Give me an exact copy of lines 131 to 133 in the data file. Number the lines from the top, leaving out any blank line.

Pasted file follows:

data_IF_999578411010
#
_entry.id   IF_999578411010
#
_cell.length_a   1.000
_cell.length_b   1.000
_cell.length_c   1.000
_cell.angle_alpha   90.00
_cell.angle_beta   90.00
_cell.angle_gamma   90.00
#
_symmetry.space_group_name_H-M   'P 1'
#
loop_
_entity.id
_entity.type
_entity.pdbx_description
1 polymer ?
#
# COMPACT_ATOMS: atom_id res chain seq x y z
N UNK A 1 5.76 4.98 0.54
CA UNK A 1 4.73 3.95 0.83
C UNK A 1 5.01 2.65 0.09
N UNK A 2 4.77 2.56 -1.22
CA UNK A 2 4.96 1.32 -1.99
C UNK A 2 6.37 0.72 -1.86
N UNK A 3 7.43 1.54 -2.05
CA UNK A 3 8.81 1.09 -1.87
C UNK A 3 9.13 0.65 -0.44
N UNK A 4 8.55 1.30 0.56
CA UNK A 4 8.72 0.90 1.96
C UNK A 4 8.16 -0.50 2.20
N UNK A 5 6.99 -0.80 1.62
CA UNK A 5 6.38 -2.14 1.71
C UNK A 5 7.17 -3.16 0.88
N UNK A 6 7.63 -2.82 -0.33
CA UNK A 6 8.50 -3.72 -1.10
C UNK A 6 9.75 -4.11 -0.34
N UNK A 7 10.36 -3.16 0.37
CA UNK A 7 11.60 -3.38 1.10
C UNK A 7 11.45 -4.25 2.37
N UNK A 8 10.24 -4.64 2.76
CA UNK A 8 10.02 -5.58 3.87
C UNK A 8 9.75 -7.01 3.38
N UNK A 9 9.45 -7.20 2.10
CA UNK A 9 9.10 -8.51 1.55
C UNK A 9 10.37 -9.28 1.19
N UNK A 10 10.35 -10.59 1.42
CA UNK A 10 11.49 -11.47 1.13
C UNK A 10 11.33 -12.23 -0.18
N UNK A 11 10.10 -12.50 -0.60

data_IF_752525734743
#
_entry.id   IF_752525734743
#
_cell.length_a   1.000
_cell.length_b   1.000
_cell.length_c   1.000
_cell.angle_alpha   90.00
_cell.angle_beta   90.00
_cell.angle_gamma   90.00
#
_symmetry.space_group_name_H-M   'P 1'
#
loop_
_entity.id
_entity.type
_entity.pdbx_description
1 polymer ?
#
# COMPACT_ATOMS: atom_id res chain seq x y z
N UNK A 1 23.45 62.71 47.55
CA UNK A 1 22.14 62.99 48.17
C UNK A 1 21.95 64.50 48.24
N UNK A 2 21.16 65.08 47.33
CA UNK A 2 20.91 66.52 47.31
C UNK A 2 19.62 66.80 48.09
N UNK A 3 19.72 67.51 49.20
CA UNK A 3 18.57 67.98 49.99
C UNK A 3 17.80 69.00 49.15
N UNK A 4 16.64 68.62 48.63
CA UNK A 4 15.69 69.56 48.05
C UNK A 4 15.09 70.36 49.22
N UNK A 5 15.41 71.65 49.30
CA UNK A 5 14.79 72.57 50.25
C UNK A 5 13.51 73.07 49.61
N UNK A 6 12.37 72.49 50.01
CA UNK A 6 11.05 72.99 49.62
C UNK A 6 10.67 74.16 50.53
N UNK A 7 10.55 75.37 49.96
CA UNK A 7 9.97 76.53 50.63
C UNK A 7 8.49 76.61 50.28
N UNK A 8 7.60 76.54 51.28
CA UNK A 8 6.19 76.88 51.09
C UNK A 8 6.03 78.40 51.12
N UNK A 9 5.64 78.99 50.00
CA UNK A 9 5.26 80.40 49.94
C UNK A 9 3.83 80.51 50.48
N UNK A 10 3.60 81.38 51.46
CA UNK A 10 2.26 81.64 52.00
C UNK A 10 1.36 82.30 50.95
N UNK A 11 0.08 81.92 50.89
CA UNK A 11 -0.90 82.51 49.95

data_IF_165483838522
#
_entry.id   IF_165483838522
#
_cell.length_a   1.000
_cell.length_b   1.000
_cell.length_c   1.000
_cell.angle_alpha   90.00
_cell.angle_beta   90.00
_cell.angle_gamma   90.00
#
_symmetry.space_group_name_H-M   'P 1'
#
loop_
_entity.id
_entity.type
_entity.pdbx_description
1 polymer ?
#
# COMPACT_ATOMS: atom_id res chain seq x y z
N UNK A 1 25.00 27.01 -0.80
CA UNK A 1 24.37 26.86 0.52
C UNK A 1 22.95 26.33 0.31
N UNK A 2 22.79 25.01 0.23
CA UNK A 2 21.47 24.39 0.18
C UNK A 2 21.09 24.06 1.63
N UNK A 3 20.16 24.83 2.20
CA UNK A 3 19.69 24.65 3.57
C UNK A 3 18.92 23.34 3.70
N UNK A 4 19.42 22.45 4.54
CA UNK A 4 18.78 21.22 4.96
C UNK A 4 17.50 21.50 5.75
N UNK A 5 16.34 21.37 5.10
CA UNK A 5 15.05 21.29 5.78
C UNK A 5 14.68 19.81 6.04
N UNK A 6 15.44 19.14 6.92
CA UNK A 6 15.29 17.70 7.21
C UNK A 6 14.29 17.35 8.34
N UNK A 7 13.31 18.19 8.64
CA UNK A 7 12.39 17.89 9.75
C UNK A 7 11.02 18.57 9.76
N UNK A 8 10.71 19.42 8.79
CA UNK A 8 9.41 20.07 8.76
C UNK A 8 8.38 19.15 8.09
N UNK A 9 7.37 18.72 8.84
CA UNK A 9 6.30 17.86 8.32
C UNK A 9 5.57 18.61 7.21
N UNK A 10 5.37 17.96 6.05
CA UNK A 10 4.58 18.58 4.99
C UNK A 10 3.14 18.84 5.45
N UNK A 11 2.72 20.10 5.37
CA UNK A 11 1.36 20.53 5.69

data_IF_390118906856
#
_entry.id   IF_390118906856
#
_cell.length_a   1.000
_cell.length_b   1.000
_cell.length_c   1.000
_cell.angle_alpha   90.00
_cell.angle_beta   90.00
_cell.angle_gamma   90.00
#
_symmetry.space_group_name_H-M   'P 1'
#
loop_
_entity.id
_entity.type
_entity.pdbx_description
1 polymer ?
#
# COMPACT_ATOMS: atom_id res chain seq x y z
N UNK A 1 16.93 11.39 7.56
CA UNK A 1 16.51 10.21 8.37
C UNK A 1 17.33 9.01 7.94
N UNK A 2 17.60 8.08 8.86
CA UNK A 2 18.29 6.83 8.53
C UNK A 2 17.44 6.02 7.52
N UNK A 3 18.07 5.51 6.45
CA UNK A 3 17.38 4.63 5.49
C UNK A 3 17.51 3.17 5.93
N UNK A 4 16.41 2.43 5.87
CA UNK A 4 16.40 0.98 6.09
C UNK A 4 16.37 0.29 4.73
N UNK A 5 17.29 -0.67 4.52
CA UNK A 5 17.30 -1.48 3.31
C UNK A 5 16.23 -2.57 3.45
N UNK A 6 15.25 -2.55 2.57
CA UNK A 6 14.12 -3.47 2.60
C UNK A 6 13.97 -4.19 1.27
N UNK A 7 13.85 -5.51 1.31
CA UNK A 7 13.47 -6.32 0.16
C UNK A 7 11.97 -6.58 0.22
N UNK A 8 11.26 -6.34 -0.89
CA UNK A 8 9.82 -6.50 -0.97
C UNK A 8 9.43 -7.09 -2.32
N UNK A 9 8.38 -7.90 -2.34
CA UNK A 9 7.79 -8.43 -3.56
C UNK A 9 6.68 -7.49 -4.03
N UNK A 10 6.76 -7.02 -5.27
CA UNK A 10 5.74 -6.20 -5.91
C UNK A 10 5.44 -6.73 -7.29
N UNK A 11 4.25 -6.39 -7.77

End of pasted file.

CA UNK A 3 19.69 24.65 3.57
C UNK A 3 18.92 23.34 3.70
N UNK A 4 19.42 22.45 4.54